Aug. 12–Minnesota’s dwindling moose herd will now get its own license, plate and a new source of money for research into why their numbers are declining so rapidly.
The Minnesota Department of Natural Resources on Monday unveiled a new moose-themed conservation license plate to join the state’s lineup of other nature-themed designs.
The Critical Habitat license plates require an extra $30 donation above the normal license plate fee that drivers pay each year, with the proceeds going to buy conservation land in the state.
The new moose plate displays a never-before-published painting by the late Les Kouba, famed Minnesota wildlife artist. It’s the eighth critical habitat plate offered, with the moose design now in addition to a loon, pheasant, chickadee, showy lady’s slipper, a fishing scene and white-tailed deer.
“Moose are synonymous with Minnesota’s north woods and its outdoor heritage,” Tom Landwehr, Minnesota Department of Natural Resources commissioner, said in a statement announcing the new plates.
“Nothing captures the essence of being up north better than a bull moose feeding in the shallows of a boreal lake, and that’s exactly what this new license plate depicts,” Landwehr said.
In addition, the DNR and Les Kouba Outdoors, the company that holds the rights to the late painter’s artwork sales, announced that a portion of the company’s revenue from moose art will be dedicated to moose research. The two parties started Call of the Moose Minnesota to oversee the effort.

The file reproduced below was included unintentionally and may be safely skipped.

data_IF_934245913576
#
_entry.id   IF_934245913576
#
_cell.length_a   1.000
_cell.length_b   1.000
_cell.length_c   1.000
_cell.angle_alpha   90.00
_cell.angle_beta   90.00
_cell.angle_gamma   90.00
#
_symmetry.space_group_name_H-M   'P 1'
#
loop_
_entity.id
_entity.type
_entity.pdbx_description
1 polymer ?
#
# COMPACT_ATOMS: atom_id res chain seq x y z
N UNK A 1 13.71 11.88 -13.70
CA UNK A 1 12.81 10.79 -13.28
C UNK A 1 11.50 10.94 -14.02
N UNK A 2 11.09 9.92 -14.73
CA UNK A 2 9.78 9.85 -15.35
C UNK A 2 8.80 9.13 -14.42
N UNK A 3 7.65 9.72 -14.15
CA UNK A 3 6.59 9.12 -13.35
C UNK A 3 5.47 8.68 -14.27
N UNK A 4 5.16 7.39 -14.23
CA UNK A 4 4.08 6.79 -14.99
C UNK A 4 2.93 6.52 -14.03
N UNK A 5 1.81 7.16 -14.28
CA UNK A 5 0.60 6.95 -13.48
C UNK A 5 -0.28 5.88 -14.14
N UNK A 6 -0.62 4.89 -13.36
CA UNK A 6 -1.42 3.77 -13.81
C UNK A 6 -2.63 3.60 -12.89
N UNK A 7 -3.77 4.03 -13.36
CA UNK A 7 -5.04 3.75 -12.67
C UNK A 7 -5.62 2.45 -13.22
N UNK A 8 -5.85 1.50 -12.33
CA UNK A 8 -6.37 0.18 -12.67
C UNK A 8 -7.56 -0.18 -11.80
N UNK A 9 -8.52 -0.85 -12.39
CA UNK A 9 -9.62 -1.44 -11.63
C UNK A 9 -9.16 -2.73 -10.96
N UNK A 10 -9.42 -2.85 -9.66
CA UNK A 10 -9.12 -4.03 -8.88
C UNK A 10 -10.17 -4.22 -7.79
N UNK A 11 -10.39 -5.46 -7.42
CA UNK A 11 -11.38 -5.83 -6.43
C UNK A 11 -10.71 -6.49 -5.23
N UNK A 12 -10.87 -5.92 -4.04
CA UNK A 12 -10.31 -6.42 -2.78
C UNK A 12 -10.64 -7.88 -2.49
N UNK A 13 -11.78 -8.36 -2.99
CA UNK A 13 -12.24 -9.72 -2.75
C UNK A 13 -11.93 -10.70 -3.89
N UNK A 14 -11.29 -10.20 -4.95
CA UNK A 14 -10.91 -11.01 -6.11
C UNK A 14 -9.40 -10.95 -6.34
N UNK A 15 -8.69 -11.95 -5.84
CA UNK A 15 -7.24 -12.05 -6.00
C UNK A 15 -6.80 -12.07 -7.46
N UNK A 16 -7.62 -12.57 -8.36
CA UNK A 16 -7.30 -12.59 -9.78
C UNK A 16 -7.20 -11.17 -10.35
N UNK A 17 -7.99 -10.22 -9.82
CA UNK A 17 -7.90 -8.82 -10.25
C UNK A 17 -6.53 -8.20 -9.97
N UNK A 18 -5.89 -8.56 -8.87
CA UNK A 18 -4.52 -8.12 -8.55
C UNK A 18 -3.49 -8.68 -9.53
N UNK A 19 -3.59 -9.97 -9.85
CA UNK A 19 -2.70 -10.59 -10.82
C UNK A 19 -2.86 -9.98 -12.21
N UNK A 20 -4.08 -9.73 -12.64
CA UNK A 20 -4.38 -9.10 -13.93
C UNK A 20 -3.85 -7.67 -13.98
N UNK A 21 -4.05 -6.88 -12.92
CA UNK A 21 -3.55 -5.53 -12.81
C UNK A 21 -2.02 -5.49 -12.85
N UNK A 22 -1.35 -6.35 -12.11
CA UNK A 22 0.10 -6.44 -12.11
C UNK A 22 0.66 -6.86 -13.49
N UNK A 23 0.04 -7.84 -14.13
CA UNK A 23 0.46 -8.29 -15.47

“This is a unique, public-private partnership formed to help pay for wildlife research and habitat work that we hope keeps moose on Minnesota’s landscape,” said Lou Cornicelli, DNR wildlife research manager.
“Les Kouba, the man and his wildlife art, have long epitomized the love of nature and wildlife conservation,” said Greg Meyer, Les Kouba Outdoors president. “We are all challenged to conserve, restore and manage our precious natural resources so that generations to come can enjoy Minnesota’s bountiful outdoors to the greatest extent possible.”
The moose herd in Northeastern Minnesota has dwindled to an estimated 4,300 animals, less than half of the 2006 estimate of 8,800. The population declined to a point last year that DNR officials opted to cancel the state’s very limited moose hunting season, after years of scaling back the number of licenses offered. No hunt will be held this year as well.
Minnesota’s moose are at the southern range in North America, and scientists say that a combination of habitat issues, predators, disease and parasites — with an overriding issue of rising regional temperatures — have combined to affect moose populations. But it remains unclear why the situation has become so dire, so fast.
Dozens of adult and calf moose are now being followed using GPS collars to find out where they eat, sleep, cool off on hot days and — most importantly — when, where and why they die.
Critical habitat license plate revenue has generated more than $25 million toward the purchase of 7,700 acres of critical habitat and helped pay for nongame wildlife research and surveys, habitat enhancement and educational programs. Information about the program is available on the DNR website at mndnr.gov/plates.
The new plates are available now at county deputy registrar offices statewide. For more information, go to callofthemoose.com.